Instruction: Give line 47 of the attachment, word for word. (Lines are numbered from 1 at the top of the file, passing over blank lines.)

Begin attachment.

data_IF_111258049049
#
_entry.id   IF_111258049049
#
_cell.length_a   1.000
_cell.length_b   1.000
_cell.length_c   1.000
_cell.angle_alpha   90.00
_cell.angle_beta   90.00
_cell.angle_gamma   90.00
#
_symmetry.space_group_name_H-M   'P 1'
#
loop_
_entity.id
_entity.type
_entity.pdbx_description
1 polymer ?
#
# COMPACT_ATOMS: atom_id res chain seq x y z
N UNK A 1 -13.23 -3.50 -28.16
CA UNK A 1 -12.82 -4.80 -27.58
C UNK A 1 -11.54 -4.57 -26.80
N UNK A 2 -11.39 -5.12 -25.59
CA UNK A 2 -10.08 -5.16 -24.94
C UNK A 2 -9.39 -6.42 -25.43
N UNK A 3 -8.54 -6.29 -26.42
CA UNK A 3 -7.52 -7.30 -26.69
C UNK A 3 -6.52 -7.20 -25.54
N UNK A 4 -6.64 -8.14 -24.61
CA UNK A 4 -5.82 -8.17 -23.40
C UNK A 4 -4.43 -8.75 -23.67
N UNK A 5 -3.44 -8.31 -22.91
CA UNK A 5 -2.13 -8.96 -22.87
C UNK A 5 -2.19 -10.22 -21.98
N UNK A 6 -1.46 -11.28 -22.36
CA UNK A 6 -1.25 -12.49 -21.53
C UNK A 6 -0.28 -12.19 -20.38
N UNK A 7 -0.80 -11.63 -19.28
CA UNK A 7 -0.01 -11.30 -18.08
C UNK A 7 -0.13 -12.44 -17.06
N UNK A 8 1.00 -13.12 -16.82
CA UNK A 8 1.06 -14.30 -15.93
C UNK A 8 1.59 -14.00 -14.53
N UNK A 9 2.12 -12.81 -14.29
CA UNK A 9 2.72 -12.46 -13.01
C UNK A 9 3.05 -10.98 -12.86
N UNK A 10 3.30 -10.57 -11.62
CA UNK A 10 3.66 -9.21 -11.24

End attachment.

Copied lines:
C UNK A 9 3.05 -10.98 -12.86